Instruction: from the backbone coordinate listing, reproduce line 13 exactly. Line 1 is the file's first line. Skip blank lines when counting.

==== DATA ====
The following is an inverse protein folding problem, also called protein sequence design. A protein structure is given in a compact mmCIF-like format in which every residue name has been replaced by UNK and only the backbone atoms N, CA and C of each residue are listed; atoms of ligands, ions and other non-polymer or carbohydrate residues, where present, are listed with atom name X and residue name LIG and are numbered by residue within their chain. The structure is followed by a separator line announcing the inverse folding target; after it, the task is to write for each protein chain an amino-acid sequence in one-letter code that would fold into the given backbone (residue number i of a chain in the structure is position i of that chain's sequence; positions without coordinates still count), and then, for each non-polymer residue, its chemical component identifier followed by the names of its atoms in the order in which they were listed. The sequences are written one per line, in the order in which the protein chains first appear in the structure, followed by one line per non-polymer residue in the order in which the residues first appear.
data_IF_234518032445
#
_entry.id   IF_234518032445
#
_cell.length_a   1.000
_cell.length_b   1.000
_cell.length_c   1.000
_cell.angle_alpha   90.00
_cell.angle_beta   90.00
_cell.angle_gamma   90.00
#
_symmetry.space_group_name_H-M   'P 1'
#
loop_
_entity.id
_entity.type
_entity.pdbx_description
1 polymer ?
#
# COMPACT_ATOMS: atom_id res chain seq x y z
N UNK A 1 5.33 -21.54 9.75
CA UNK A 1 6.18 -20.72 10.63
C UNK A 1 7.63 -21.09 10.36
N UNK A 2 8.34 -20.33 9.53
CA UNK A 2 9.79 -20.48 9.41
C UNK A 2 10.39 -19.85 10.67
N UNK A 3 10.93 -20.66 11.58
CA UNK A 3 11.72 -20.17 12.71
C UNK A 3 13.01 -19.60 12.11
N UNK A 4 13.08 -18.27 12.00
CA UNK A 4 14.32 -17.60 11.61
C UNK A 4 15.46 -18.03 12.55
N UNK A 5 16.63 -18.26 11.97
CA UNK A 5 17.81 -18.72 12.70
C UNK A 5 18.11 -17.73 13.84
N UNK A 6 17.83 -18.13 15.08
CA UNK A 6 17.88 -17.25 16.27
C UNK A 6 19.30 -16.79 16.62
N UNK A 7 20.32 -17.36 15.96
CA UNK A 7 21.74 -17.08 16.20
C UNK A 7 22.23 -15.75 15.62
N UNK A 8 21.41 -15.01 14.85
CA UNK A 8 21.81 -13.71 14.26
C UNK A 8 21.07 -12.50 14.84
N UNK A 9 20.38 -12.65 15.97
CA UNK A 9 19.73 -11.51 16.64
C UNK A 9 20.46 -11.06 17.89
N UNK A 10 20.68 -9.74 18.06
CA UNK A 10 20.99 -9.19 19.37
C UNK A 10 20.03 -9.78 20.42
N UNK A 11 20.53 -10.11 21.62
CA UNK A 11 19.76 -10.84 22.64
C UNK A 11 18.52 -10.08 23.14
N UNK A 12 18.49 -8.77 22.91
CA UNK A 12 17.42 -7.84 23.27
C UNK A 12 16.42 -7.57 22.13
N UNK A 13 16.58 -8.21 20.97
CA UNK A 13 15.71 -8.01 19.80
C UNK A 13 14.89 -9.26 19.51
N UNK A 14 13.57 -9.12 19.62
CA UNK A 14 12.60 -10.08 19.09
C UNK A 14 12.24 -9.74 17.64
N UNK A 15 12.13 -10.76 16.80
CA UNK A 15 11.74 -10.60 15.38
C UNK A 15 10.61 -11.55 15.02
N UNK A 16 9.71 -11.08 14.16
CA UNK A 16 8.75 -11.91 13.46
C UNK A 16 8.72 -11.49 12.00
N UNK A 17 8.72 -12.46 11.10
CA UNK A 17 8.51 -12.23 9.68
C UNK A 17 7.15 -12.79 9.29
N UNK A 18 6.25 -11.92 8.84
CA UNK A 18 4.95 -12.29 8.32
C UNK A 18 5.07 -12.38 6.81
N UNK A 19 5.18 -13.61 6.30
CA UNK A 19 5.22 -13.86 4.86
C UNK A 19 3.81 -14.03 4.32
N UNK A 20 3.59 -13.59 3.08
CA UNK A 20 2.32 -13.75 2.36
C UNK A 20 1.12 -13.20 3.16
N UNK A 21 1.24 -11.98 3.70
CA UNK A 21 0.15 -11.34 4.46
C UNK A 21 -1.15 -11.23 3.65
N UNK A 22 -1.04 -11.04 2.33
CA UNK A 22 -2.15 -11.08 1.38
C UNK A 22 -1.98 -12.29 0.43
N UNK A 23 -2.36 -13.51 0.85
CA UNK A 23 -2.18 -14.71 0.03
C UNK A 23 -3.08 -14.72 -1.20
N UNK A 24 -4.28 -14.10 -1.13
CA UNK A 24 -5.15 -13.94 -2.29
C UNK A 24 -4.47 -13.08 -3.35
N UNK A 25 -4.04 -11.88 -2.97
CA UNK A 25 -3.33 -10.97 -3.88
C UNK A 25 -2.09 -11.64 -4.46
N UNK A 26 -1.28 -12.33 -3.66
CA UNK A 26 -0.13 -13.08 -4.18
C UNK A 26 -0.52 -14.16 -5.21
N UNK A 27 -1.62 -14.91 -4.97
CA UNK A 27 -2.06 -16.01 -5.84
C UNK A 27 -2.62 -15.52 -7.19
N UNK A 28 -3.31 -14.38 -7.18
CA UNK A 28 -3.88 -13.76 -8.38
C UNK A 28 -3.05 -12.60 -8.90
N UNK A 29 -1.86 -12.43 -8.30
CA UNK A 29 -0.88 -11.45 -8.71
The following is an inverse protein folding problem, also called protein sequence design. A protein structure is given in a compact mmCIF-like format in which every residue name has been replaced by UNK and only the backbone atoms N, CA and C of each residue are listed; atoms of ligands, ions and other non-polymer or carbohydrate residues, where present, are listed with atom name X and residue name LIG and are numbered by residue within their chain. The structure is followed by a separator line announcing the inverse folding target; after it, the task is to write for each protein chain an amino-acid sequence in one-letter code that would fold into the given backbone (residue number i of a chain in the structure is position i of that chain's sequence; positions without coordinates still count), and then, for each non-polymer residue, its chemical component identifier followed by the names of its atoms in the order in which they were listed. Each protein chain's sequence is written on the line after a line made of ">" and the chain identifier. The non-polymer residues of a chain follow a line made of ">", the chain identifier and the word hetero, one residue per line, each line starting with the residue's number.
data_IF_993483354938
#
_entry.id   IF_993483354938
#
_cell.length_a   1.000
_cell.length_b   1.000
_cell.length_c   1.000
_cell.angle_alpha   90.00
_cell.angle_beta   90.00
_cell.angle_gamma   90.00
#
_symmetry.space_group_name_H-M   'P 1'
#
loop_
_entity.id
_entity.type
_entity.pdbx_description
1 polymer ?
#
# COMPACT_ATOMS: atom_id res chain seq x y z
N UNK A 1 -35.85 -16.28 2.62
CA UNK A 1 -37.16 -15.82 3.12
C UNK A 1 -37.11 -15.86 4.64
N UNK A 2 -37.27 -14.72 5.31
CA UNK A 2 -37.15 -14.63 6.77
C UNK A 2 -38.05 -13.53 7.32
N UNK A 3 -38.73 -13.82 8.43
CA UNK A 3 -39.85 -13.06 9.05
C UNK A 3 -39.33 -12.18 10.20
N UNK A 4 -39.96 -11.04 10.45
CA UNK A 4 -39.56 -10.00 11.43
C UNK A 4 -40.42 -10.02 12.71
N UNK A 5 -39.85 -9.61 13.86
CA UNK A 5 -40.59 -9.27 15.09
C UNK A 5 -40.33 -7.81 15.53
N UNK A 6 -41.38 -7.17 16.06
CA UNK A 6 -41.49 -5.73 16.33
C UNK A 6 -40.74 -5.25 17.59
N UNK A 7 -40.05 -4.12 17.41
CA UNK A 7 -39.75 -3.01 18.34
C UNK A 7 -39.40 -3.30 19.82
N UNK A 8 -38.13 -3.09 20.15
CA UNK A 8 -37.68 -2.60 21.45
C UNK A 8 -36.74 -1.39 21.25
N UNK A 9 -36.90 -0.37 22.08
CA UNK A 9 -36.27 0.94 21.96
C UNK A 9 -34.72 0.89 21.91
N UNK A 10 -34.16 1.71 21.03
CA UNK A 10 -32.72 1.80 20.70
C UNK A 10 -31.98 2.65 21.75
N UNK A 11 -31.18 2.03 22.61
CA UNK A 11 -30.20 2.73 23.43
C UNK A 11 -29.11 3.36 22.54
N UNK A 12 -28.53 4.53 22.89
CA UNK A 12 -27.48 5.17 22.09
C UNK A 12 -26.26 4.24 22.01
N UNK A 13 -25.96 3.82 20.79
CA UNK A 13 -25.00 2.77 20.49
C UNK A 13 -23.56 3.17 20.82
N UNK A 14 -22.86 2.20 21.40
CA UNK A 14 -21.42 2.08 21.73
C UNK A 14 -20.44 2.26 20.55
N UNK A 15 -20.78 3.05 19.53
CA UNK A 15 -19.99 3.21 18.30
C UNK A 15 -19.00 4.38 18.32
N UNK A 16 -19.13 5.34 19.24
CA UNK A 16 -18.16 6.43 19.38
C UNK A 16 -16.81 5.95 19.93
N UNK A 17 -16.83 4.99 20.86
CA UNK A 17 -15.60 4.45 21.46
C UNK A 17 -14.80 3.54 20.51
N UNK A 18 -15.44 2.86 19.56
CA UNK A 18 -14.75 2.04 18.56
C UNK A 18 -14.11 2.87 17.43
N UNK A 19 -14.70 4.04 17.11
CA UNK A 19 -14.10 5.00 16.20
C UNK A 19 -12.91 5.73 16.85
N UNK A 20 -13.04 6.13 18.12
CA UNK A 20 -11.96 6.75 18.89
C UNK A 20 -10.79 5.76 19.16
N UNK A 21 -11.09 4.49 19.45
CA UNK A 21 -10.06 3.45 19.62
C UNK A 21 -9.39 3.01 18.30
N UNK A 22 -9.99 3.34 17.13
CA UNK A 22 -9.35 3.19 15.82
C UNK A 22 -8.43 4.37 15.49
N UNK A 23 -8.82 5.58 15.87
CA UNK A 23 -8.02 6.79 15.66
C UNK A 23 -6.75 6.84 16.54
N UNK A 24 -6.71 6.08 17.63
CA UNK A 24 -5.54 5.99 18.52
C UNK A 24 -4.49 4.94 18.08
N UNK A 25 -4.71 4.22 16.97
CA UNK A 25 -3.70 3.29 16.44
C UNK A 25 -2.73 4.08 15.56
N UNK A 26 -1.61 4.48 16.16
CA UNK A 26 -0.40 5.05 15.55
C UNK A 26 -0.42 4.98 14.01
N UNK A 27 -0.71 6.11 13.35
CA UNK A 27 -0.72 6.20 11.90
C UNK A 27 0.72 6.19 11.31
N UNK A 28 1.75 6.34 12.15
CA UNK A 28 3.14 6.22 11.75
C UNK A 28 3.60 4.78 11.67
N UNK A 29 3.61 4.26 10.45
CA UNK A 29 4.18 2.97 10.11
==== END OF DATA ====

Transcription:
_symmetry.space_group_name_H-M   'P 1'